Short bio: Computer Scientist, FOSS supporter (read more)
Tux Machines (TM)-specific
Starting today, a simple but effective switch has been flipped on DNS servers across the world that should significantly decrease your page load times and increase your download speeds across the web. This change is one of the first steps of the Global Internet Speedup, an initiative spearheaded by the likes of OpenDNS, Google, and content delivery networks with the goal of — you guessed it — speeding up the web.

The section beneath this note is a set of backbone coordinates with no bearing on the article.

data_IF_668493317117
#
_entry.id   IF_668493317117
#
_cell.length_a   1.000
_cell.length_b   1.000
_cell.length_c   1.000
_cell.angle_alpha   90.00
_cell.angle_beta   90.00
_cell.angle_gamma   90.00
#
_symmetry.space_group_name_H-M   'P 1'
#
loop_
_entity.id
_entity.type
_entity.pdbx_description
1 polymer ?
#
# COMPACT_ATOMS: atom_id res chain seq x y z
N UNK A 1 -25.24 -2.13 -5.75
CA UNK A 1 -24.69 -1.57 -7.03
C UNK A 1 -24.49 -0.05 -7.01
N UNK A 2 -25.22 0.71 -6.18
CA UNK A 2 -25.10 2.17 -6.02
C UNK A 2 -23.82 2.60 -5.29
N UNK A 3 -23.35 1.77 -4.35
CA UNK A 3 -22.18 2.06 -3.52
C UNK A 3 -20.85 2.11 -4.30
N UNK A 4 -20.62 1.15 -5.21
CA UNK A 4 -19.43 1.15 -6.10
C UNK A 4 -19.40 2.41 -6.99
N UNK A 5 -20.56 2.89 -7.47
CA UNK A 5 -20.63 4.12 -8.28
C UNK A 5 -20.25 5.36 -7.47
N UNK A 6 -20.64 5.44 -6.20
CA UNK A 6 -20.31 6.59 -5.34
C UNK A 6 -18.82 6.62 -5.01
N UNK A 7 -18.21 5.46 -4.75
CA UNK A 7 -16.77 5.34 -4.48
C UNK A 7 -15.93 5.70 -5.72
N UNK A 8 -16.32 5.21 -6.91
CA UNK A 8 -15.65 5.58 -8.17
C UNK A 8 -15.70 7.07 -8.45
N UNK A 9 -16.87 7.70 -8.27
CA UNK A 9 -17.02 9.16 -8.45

At the moment CDNs deliver content based on the location of your DNS server, which more often than not is geographically distant from your actual computer. The speed-up is beautifully elegant in its implementation: Basically, when your browser makes a DNS request, the DNS server will now forward the first three octets (123.45.67) of your IP address to the target web service. The first three octets provide more than enough data to divine the country you are surfing from, and sometimes even your city. The web service then uses your geolocation data to make sure that the resource you’ve requested — a website, a YouTube video, a file download — is delivered by a local cache.